set of sets

Matteo Dell'Amico della at
Thu Aug 11 16:18:47 CEST 2005

Paolo Veronelli wrote:

> And mostly with sets remove operation expense should be sublinear or am
> I wrong?
> Is this fast as with lists?

It's faster then with lists... in sets, as with dicts, remove is on 
average O(1).

> Obviously if I use the ids as hash value nothing is guaranted about the
> objects contents to be unique but I don't care.
> My work is a self organizing net,in which the nodes keep a structure to
> link other nodes.As the nature of the net,the links are moved frequently
>  so remove and add operations and contains query should be optimized.
> Why objects need to be hashable for this? Isn't __hash__ there to solve
> the problem?

The idea of a set of mutable sets looks a bit odd to me...
I don't get why the outer container should be a set, since you don't 
care about uniqueness... if you are representing a graph (which seems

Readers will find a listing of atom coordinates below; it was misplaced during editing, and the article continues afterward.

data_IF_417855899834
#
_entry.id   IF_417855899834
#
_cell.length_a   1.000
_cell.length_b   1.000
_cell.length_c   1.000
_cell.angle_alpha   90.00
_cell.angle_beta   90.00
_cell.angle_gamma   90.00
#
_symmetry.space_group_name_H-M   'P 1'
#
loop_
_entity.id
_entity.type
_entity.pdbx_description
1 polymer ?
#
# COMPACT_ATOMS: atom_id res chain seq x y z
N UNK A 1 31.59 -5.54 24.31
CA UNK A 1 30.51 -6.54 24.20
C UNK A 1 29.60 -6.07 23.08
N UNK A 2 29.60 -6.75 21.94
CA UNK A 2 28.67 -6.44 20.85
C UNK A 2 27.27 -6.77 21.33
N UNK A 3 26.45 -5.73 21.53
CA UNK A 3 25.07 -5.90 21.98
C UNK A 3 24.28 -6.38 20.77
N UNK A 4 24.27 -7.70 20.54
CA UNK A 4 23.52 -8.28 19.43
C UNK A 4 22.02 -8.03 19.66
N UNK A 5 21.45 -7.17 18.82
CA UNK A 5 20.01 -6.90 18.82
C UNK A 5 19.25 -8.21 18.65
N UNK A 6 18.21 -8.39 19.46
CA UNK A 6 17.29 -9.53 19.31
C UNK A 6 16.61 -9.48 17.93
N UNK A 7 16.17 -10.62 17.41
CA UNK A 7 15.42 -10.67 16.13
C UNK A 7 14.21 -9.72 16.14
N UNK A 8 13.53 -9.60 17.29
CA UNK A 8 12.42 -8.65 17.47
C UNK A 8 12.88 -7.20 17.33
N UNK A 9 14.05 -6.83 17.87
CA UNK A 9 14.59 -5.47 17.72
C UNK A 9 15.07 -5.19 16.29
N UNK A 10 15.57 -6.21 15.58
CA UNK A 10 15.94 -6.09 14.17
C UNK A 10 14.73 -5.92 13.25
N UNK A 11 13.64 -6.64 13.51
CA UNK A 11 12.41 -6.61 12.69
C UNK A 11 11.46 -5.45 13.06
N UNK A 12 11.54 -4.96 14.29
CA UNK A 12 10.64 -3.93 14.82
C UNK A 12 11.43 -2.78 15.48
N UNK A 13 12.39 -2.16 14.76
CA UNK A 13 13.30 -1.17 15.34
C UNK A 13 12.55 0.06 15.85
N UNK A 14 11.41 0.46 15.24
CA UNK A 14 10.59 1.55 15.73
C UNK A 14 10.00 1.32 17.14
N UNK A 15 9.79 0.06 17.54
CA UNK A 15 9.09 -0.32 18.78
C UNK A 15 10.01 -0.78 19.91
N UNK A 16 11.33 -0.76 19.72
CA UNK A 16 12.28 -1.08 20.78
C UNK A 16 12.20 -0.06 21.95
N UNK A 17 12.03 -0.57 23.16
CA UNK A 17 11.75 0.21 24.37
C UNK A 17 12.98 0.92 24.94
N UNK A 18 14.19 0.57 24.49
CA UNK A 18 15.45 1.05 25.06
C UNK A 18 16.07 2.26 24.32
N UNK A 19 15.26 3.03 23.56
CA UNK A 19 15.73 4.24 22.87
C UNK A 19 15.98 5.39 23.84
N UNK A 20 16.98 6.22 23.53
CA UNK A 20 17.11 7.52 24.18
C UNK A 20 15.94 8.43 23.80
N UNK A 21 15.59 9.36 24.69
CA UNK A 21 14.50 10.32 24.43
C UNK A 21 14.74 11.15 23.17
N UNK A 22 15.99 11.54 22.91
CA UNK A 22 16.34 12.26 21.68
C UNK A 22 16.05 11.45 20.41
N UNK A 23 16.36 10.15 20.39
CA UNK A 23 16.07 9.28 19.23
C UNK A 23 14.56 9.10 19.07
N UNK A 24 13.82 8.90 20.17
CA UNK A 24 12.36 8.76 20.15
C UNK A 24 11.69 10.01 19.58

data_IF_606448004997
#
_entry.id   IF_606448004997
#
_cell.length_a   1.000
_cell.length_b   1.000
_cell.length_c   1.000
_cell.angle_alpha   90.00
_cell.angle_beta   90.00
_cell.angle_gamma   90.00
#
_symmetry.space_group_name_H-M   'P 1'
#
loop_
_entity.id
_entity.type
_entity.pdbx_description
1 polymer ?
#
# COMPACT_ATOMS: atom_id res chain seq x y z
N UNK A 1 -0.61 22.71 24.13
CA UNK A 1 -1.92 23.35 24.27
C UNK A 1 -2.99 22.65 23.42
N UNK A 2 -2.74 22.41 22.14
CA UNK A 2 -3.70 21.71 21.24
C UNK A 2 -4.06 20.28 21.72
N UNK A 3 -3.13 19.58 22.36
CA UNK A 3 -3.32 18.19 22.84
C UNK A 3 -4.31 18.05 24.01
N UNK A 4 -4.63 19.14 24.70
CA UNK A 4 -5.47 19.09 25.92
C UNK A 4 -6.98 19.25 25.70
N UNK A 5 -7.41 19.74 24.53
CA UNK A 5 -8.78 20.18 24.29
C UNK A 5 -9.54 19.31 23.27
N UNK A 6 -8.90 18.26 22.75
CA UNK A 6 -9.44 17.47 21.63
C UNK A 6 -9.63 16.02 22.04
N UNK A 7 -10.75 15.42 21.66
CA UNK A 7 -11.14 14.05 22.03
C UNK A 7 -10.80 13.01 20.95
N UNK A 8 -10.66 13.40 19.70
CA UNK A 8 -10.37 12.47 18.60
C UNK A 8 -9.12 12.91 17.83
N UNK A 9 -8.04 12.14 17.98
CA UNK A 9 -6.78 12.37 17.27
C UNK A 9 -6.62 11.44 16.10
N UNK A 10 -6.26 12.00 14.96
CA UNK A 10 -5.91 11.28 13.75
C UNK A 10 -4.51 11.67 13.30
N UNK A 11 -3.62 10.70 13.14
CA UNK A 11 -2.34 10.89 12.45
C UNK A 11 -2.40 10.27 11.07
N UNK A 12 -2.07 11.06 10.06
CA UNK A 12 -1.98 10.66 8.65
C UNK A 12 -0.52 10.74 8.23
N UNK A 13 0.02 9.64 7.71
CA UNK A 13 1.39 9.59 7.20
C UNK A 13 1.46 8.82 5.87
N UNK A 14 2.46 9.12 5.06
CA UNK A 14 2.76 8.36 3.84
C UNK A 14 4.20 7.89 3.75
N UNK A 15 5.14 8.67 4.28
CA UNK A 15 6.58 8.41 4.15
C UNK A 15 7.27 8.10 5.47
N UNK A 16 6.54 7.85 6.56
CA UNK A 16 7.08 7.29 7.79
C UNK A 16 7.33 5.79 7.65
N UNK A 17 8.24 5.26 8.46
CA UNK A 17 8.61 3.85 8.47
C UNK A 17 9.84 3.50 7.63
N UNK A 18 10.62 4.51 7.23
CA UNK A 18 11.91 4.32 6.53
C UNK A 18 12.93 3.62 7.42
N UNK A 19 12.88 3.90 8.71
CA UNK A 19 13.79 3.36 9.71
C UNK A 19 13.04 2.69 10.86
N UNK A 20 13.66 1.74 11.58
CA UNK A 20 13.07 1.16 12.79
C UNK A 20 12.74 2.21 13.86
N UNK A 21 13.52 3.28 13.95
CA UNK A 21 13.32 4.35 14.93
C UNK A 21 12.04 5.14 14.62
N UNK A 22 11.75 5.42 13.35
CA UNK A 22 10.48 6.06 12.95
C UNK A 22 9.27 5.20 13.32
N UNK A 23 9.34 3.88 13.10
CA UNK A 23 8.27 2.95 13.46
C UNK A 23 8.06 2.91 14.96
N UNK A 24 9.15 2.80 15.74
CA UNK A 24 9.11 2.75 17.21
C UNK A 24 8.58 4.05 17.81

the case to me), I'd use an identifier for each node, and a dictionary 
mapping node-ids to its adjacency set for each node. For instance,

0 <-- 1 --> 2 --> 3
             |     |
             v     v
             4 --> 5

would be represented as

{0: set([]), 1: set([0, 2]), 2: set([2,4]), 3: set([5]), 4: set([5]),
  5: set([])}

If node ids are consecutive integers, you could also of course use a 
list as the outer structure.

PS: we could also discuss this in italian in it.comp.lang.python :)


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